In the not-too-distant past, if someone reached the age of 100, society considered that person to be ancient and functionally useless.
Today, those who reach 100 are not considered to be outliers but a standard of living that should be aspired to. That message came through clearly at the 33rd annual Salute to Centenarians at the Kellogg Conference & Hotel Center on the Northeast campus of Gallaudet University on April 29.
“Today, we recognize the extraordinary D.C. seniors who got us to where we are today and continue to help move us forward,” Mayor Muriel Bowser (D) said to the 61 honored guests and their family and friends. “My administration is committed to making the investments that keep D.C. an age-friendly city where we grow together, age together and, like we did today, celebrate together.”
The Social Security Administration says there are 300 centenarians living in the District. In 2014, a report for the Centers for Disease Control and Prevention said 72,197 Americans were 100 or older, and that number has likely increased because studies over the past three decades have shown that people are living longer and the death rate has fallen in recent years.
The centenarians who attended the luncheon did not fit the stereotype of wrinkled, half-dead people afflicted with ailments, failing eyesight and hearing. During the luncheon, they sang along as the band played music, bobbing their heads and swinging hips. Inez Robertson, 102, even got on the floor and danced to “When the Saints Go Marching In” by the band Bruther’s Plus One.
Vanilla P. Beane, an internationally recognized milliner, received special attention because of her well-known nickname as “The Hat Lady.” Beane opened up her hat shop on 3rd Street NW in 1978 and it still operates under her watchful eye.
Beane’s hats are displayed in the Black Fashion Museum in New York City’s Harlem neighborhood, and the Smithsonian National Museum of African American History and Culture in the District acquired five of her hats for permanent display. She designed many hats for Dr. Dorothy Height, the iconic former president and chair of the National Council of Negro Women.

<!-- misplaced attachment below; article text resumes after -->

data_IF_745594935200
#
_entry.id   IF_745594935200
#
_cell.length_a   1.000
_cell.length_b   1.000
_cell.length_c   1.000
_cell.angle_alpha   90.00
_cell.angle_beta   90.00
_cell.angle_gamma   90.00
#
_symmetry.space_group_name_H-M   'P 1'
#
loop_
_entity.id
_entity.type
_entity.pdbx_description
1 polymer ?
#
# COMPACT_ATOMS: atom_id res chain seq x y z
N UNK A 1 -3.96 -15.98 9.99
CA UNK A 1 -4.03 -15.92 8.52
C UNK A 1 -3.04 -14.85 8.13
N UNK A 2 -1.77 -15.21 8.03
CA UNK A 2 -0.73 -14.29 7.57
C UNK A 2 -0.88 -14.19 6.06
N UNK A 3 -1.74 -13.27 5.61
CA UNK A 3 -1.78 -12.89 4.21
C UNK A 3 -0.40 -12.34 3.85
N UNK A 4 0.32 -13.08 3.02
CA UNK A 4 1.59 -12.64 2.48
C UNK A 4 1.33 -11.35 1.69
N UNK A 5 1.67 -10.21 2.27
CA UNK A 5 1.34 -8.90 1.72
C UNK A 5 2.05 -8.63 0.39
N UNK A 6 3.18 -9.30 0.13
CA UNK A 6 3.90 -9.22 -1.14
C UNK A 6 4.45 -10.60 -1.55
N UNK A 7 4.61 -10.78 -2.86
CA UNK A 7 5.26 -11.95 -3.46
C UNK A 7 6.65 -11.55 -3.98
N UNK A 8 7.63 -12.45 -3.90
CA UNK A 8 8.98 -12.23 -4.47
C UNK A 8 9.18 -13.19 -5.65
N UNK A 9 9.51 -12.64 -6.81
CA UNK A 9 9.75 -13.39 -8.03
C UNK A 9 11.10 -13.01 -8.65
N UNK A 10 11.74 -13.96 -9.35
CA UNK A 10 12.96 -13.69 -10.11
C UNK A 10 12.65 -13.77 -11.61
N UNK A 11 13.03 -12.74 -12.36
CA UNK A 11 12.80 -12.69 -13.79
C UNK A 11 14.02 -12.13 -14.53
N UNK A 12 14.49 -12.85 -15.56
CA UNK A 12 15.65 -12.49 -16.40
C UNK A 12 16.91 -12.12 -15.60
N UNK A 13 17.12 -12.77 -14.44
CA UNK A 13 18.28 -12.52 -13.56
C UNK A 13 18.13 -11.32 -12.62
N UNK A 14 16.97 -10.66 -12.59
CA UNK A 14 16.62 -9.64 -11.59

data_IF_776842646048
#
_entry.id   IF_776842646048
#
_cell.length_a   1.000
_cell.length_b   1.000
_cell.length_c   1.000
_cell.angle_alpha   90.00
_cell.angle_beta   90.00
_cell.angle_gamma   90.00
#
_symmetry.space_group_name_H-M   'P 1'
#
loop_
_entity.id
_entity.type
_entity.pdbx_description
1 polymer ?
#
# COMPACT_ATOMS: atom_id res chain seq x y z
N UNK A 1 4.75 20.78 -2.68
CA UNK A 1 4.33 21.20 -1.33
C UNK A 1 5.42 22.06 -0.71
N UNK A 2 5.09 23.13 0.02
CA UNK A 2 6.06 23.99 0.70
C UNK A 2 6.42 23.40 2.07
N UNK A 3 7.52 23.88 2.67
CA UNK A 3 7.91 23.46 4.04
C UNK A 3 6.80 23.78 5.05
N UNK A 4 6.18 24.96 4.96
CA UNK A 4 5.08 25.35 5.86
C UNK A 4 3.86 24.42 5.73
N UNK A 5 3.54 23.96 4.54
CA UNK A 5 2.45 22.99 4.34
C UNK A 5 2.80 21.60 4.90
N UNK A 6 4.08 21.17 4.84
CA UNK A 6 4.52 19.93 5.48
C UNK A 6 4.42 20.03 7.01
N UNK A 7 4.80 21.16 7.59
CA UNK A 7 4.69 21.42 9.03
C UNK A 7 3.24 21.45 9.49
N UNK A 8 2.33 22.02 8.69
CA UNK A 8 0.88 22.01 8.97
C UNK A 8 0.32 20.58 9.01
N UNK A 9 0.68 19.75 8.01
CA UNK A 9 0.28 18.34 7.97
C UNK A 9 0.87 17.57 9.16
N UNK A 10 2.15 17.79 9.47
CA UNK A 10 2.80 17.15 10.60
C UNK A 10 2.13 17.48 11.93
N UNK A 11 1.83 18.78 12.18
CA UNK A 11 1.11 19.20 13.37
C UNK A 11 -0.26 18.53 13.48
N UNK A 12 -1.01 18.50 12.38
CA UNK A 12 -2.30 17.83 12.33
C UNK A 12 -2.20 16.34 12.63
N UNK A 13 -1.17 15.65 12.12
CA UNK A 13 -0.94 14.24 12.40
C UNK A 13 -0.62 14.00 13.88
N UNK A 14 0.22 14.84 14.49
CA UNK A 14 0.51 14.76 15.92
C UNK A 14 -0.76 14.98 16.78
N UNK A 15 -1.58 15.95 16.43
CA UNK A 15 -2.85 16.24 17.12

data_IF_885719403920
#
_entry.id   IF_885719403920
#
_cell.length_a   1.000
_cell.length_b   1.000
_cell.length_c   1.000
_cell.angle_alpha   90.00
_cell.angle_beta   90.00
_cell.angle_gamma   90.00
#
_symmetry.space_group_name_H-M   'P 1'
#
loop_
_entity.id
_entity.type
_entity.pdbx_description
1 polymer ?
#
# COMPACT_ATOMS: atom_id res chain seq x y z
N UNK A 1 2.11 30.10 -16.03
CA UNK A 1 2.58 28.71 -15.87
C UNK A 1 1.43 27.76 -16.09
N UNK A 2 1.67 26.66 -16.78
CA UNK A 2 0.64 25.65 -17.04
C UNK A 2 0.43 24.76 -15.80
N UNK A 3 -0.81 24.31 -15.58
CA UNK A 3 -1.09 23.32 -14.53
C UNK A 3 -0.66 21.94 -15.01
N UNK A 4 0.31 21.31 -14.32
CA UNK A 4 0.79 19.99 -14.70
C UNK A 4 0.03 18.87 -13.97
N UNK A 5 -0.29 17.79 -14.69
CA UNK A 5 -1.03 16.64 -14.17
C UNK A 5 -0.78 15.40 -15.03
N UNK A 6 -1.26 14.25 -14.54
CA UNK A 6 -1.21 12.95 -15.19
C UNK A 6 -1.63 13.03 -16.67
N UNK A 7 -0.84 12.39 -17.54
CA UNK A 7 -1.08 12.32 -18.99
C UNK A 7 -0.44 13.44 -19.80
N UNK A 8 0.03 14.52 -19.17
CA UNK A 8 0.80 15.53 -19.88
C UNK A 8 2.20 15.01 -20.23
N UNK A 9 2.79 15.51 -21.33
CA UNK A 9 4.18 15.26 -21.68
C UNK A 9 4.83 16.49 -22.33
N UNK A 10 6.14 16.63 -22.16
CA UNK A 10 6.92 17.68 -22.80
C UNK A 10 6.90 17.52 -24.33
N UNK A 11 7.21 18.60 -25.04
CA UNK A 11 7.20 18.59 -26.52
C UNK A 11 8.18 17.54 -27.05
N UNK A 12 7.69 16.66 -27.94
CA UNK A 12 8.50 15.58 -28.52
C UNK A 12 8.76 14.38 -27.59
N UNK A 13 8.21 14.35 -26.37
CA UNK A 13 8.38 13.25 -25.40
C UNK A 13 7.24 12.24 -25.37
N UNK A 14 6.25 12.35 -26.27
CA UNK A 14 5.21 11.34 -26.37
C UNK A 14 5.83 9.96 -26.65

Marilee Asher, born in 1912, was recognized as the oldest of the 61 present, while Viola R. Harrison, 102, received a lot of attention because of her family of long-livers and her career success. Harrison’s grandmother died at the age of 109 in 1955 and her grandfather died in 1947 aged 114.
Harrison also had three cousins who have lived past 100, one of whom lived to be 108. In addition, she worked for the same New York bank location for 60 years and presently owns two apartment buildings, one home in Kingston, N.Y., and one in the District.
Harrison has a simple philosophy for living long and well.
“Treat people right, live right and you will live a long time,” said her daughter, Thelma Ferbish, quoting her mother. Ferbish manages her mother’s properties but Harrison remains the owner and keeps abreast of developments.
A documentary about her mother, Ferbish said, is in the works.
The centenarians consisted of published authors (Cora Satcher Parker), a former Senior Olympics swimmer (John Tatum) and a graduate of West Point Military Academy (Peter Russell).
Laura Newland, the director of the District Department of Aging and Community Living, personally congratulated each centenarian while the master of ceremonies, Carroll “Mr. C” Hynson Jr. of WHUR-FM (96.3), read shortened versions of their biographies.
Newland, who distributed medals and certificates to the participants, said she enjoyed the luncheon and understood its importance.
“This event helps us as a community to grow closer,” she said. “No matter how long one has lived or lived in the District, we have to recognize everything they have done for us.”